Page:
Photo: AP

In what would certainly be one of the unholier unions of our time, rumors have begun to emerge that Roger Ailes, the former chairman and CEO of Fox News, might go work for Donald Trump, the Republican presidential candidate. “A lot of people are thinking he’s going to run my campaign,” Trump told NBC’s Chuck Todd on Sunday, confirming that the rumors exist but speaking no further to their veracity.

Ailes resigned from his post after Fox News anchor Gretchen Carlson filed a sexual harassment lawsuit against him—an increasing number of women have approached Carlson’s lawyers to say that they too have been subject to Ailes’ advances.

Not that Trump, who says he’s going to be “really good” for women, seems to care. “Well, I don’t want to comment...But he’s been a friend of mine for a long time,” Trump said on Sunday, asked to comment on the allegations against Ailes. “He’s a very good person. I’ve always found him to be just a very, very good person.”

The two men have had their differences, of course. Earlier this year, as either a matter of strategy or egotistical capriciousness, Trump lashed out at Fox News (and specifically Megyn Kelly) in an unprecedented move that likely would have precipitated the implosion of any other Republican candidate’s campaign.

As ever, Trump survived, and, in April, Gabriel Sherman reported for New York magazine that Trump was hoarding a cache of Ailes’ secrets that he had been able to use as leverage against the Fox News executive:

It was also thanks to some information he had gathered that Trump was able to do something that no other Republican has done before: take on Fox News. An odd bit of coincidence had given him a card to play against Fox founder Roger Ailes. In 2014, I published a biography of Ailes, which upset the famously paranoid executive. Several months before it landed in stores, Ailes fired his longtime PR adviser Brian Lewis, accusing him of being a source. During Lewis’s severance negotiations, Lewis hired Judd Burstein, a powerhouse litigator, and claimed he had “bombs” that would destroy Ailes and Fox News. That’s when Trump got involved.

“When Roger was having problems, he didn’t call 97 people, he called me,” Trump said. Burstein, it turned out, had worked for Trump briefly in the ’90s, and Ailes asked Trump to mediate. Trump ran the negotiations out of his office at Trump Tower. “Roger had lawyers, very expensive lawyers, and they couldn’t do anything. I solved the problem.” Fox paid Lewis millions to go away quietly, and Trump, I’m told, learned everything Lewis had planned to leak. If Ailes ever truly went to war against Trump, Trump would have the arsenal to launch a retaliatory strike.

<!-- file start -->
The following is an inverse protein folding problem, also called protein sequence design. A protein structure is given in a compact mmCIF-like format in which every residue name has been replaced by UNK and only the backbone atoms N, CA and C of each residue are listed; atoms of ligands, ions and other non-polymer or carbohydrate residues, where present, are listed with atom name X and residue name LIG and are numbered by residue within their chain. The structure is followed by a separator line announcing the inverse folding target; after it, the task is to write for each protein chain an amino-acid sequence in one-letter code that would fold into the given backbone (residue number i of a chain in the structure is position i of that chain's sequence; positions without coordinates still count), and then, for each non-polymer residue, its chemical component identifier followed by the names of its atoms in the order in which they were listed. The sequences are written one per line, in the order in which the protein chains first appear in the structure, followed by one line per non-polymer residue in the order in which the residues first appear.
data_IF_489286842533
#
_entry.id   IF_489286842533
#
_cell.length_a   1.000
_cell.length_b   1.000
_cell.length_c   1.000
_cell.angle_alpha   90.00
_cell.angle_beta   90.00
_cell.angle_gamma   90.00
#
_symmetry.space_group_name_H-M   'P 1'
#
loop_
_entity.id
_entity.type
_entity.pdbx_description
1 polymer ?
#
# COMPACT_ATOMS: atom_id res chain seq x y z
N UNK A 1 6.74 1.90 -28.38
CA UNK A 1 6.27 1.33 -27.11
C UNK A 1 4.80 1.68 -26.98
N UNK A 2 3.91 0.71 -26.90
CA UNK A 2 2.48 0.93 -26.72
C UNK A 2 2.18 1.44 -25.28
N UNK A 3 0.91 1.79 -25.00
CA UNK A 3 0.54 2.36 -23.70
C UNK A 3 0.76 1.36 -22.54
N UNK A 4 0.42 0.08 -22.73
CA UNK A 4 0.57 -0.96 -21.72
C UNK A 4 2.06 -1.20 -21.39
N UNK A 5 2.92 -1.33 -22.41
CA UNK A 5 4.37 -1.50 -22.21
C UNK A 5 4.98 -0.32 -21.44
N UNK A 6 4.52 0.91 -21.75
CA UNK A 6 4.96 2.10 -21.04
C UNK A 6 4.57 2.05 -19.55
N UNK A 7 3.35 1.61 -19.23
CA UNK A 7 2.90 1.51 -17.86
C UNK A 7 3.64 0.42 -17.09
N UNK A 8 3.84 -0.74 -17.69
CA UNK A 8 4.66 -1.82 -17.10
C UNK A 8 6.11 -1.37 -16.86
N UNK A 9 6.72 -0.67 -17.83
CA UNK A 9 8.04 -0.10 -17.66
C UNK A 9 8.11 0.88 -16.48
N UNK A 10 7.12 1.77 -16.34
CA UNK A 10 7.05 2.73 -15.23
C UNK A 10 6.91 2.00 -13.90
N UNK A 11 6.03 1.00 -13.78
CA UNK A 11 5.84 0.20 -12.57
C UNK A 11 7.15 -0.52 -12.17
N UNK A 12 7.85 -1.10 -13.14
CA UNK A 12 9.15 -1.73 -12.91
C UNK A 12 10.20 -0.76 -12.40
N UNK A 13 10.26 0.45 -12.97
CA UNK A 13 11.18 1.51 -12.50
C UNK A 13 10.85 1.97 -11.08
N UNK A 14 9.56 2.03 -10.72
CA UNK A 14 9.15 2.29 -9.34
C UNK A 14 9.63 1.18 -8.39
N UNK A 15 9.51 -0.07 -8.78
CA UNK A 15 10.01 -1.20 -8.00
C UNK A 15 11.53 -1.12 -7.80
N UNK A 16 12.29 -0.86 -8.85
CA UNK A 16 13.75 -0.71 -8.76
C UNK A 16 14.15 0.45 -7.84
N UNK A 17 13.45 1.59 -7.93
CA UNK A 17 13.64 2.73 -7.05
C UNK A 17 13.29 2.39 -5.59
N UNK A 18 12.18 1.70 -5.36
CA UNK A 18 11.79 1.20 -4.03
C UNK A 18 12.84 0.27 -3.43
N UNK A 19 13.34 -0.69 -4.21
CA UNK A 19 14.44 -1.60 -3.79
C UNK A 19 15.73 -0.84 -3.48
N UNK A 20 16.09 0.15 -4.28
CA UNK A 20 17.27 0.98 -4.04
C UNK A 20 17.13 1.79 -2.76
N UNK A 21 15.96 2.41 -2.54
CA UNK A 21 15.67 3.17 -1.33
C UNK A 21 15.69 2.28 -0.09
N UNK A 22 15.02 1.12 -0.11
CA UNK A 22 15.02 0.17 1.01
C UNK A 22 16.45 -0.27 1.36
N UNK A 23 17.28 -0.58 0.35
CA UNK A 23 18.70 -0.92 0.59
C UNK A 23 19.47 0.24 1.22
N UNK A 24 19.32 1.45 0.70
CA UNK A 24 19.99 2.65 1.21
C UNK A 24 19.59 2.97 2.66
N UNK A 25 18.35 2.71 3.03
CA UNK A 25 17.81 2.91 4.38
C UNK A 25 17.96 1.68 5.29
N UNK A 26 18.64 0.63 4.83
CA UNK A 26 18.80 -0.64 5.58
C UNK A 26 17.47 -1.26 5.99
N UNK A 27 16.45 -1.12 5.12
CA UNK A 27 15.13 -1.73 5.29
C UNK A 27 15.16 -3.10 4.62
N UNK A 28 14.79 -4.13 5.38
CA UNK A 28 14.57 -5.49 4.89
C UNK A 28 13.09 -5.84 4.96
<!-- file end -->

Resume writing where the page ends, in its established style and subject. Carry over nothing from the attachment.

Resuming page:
Whether Lewis’ secrets had anything to do with the alleged culture of rampant sexual harassment at Fox News is unclear. But if Trump wants to position himself as the “law and order candidate,” he’s going to have to come up with a more nuanced plan than literally just calling himself the “law and order candidate.” Who better than the man who invented “law and order” candidates?

“We see cities enveloped in smoke and flame,” Richard Nixon said during his 1968 speech at the RNC, accepting the party’s nomination. “We hear sirens in the night. We see Americans dying on distant battlefields abroad. We see Americans hating each other; fighting each other; killing each other at home. And as we see and hear these things, millions of Americans cry out in anguish: Did we come all this way for this? Did American boys die in Normandy, and Korea, and in Valley Forge for this?”

Aides would go on to become Nixon’s media advisor, and later Ronald Reagan’s, George H.W. Bush’s, and Rudy Giuliani’s. And, as the New Yorker’s David Remnick pointed out last week, despite their differences, there was much in Trump’s speech on Thursday for someone like Ailes to be excited by:

The nominee began with a phrase about “generosity and warmth” (barked, it’s true, as if some kind of threat), but—untethered to statistics or facts, and with his inner volume dialled past eleven—Trump went on to portray a country facing a Clinton legacy of “death, destruction, and weakness,” a nation of lawless immigrants roaming cities and towns, “chaos” in the streets, radical Islamic terrorists opposed by nothing but a pusillanimous government and its popgun military.

Because Trump was reading a script, there were no astonishments—no Mexican “rapists” or blood “coming out of her wherever.” Instead, we learned of an America blanketed in smoke and flame, a vision of fear meted out in countless kickers. And, just as Ailes may have counselled, there was no attempt at building a nuanced case or offering realistic solutions. There was only the assurance that Trump was the panacea. Give him power and everything will change magically and “fast.”

On Sunday, Trump praised Ailes’ talent and hard work making Fox News what it is. “And now all of a sudden they’re saying these horrible things about him,” the Republican nominee said. “It’s very sad.”